San Diego DUI Law Center

May 29, 2008

San Diego dui attorneys are told the woman who authorities initially believed was a passenger during a San Diego dui crash that killed two couples on state Route 76 in December was ordered to stand trial Thursday.

Deanna Fridley faces four counts of gross vehicular manslaughter while driving under the influence, along with charges of causing bodily injury while driving under the influence and driving on a suspended license, San Diego dui attorney prosecutor Brenda Daly said.

Fridley pleaded not guilty. “We expected this, but we’re still optimistic that we can prevail at trial,” said James Boyd, her San Diego dui defense attorney. “We’ll see a different picture at the trial.”

Daly said Fridley faces up to 25 years and 8 months in prison, but Judge David Danielsen said he thinks the potential San Diego dui sentence is less than that. A San Diego dui arraignment was set for June 12.

San Diego dui lawyer sources said Fridley allegedly had a blood-alcohol level of 0.127 and methamphetamine in her system when the San Diego dui crash occurred; but a key issue is driving!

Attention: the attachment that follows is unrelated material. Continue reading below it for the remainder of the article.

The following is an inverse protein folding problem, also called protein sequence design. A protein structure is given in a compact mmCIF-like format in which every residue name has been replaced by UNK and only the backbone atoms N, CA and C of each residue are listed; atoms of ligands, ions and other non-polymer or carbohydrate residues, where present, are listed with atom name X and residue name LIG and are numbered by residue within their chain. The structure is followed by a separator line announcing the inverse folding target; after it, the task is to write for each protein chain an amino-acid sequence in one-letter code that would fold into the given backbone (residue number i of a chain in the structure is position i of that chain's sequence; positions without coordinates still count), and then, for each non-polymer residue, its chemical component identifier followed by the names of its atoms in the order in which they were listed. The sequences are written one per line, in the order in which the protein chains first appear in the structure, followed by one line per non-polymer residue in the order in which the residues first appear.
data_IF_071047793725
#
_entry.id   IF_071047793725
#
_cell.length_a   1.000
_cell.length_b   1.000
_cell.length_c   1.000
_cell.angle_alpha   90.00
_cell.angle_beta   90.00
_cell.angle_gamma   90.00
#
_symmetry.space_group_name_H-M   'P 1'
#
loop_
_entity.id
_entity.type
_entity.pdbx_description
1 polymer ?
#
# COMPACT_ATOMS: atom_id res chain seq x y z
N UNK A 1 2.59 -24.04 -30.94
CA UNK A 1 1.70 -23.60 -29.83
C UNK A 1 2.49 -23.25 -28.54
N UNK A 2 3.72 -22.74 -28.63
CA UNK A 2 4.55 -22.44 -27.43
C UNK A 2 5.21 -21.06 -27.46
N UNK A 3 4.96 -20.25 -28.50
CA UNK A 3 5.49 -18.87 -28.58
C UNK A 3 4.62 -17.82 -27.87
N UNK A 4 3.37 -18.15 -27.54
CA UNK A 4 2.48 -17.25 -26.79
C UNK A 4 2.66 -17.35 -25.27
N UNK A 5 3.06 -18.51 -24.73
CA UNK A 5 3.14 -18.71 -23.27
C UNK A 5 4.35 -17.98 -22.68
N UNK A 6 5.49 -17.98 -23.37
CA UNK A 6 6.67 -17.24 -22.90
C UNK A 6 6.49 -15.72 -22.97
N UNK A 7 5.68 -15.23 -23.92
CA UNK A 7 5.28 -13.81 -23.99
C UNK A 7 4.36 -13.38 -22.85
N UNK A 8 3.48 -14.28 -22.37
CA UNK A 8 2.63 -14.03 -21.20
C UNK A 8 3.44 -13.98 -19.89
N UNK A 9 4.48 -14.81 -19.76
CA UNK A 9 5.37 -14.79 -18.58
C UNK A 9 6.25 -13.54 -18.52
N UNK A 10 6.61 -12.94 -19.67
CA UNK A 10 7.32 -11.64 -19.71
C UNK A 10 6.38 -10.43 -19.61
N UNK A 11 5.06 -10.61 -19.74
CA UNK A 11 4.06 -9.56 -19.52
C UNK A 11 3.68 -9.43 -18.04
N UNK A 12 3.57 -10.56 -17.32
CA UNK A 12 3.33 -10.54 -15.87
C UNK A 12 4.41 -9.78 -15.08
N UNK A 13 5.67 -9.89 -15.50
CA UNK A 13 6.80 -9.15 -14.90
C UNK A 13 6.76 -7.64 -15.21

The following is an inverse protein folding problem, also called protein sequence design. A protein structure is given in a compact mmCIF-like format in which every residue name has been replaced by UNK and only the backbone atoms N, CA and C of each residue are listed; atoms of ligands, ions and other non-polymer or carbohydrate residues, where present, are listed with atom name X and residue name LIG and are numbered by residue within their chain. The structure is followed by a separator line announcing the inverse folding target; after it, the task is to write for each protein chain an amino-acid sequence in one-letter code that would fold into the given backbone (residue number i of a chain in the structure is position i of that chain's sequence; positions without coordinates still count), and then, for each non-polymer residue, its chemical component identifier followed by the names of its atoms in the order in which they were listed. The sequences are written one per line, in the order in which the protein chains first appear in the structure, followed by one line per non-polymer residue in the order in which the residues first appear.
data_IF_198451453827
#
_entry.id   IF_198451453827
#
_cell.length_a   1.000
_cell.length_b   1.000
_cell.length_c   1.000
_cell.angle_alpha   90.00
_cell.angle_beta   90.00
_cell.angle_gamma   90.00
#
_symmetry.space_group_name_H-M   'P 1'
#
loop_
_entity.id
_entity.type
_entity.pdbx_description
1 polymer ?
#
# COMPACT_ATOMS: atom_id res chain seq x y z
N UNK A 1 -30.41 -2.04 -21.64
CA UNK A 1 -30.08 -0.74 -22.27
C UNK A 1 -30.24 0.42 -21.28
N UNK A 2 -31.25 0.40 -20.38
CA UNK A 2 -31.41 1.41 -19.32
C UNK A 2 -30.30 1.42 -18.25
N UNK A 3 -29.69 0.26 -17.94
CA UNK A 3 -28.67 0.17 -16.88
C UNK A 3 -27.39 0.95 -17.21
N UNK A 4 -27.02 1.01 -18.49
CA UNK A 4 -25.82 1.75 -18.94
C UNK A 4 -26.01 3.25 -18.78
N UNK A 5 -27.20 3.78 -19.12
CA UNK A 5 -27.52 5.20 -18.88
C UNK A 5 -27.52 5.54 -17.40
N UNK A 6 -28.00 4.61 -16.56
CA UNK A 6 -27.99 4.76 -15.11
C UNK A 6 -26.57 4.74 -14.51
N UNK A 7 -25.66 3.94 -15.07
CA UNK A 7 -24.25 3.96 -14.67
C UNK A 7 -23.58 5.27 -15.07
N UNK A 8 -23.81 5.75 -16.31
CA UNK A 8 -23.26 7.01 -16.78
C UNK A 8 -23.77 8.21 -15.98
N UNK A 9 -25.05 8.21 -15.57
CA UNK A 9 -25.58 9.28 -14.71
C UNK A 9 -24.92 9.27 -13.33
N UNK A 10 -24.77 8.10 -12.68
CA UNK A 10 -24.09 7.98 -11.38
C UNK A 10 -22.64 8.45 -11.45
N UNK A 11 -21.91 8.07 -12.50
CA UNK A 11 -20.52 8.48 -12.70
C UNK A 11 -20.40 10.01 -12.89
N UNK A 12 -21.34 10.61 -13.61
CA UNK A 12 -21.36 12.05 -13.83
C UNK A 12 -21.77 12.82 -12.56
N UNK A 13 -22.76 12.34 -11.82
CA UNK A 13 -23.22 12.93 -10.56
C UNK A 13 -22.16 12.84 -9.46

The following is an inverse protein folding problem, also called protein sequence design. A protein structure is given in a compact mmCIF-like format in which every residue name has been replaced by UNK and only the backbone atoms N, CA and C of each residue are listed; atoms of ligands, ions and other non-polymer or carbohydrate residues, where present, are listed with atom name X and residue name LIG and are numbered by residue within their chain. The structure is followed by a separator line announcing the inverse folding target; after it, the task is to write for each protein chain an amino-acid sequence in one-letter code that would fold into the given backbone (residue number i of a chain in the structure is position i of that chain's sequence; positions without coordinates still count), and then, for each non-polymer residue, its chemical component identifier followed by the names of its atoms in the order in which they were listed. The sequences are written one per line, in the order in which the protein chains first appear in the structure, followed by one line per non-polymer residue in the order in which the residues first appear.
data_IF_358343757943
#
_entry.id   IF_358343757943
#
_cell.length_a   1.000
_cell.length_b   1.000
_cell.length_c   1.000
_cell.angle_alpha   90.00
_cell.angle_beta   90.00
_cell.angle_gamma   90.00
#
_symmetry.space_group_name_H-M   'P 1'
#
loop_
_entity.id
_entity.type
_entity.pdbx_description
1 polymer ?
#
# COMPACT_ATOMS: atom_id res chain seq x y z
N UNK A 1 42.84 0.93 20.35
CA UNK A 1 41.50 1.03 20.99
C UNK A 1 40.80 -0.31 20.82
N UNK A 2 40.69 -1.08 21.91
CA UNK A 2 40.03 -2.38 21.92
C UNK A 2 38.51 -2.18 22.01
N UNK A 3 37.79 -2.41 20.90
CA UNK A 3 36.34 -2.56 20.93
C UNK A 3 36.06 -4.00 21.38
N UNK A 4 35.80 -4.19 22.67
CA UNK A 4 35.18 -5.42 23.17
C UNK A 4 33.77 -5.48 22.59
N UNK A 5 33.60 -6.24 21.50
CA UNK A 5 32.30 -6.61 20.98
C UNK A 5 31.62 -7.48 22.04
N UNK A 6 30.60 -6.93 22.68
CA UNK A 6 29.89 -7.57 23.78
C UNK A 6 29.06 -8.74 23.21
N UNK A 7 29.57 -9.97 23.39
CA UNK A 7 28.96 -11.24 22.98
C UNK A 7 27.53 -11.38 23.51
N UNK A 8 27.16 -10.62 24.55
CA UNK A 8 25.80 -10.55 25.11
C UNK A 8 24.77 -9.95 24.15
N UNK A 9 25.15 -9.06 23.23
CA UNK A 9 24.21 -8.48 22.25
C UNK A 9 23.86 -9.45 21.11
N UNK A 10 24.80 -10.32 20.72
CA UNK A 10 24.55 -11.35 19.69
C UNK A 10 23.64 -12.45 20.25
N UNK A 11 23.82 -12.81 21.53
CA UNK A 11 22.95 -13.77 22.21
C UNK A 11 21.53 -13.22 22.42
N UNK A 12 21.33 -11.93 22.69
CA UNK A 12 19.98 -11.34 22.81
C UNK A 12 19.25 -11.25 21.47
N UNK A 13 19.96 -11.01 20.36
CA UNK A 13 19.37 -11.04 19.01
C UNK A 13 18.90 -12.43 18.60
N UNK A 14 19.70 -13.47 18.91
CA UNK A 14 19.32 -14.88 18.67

The San Diego dui crash unfortunately killed Rubi Baez, 46, and Luis Baez, 51, of Vista and Jesus De Santiago, 45, and Lina De Santiago, 46, of Escondido.
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A relative said the couples had been out for a night of dinner and slot machines.

The California Highway Patrol initially said Anthony Boles, who was in Fridley’s GMC Yukon, was behind the wheel when it collided head-on with a Toyota Camry carrying the four victims. More than a month after the San Diego dui accident, however, the CHP changed their tune and now claim Fridley was the driver.
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Boles testified Thursday in Vista Superior Court that Fridley was behind the wheel.

A CHP officer testified that surveillance video at Pala Casino allegedly showed Fridley getting into the driver’s seat of her Yukon at 11:47 p.m., and Boles getting in the passenger’s side. A witness called to report the San Diego dui accident about three minutes later.

Boles testified Fridley was “not swerving or nothing, she was just driving fast.” She passed a car, he alleges, and lost control. He said he thought they bounced off a guardrail, and didn’t recall hitting another vehicle.
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The Santiagos are survived by a wonderful daughter and son, and the Baezes by three fine sons.

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